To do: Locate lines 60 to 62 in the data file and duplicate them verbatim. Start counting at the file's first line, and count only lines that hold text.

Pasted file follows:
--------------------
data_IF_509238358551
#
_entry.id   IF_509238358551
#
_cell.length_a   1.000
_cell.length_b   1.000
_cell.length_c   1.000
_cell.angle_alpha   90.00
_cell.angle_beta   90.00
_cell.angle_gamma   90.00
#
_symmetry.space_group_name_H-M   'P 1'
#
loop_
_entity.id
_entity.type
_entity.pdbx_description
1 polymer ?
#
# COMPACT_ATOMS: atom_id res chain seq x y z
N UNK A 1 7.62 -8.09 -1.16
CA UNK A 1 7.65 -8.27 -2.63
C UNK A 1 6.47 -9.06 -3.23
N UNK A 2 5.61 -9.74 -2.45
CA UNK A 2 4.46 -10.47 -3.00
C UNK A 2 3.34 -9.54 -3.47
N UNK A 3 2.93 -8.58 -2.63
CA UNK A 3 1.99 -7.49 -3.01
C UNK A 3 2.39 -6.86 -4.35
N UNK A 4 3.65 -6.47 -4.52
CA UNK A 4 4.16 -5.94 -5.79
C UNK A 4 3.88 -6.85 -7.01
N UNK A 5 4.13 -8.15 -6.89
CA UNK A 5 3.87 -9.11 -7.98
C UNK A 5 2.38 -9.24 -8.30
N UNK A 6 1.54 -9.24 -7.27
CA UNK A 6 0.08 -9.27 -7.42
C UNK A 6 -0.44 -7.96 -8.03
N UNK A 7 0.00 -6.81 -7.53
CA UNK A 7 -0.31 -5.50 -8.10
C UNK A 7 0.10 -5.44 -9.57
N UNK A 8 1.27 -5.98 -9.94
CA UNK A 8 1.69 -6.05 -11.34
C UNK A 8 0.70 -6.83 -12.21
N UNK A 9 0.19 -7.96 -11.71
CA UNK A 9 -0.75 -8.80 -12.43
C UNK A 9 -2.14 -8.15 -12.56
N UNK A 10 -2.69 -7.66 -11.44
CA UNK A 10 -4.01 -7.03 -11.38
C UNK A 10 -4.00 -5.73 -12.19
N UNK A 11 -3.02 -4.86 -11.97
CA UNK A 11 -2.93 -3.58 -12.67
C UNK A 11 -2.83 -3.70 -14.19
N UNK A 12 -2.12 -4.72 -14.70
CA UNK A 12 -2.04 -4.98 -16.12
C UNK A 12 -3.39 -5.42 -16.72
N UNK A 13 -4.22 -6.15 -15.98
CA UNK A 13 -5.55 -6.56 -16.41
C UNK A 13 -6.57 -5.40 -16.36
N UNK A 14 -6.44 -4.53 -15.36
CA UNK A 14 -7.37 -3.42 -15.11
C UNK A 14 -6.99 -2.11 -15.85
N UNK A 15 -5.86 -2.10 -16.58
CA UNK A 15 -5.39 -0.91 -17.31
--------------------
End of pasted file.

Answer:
N UNK A 14 -6.44 -4.53 -15.36
CA UNK A 14 -7.37 -3.42 -15.11
C UNK A 14 -6.99 -2.11 -15.85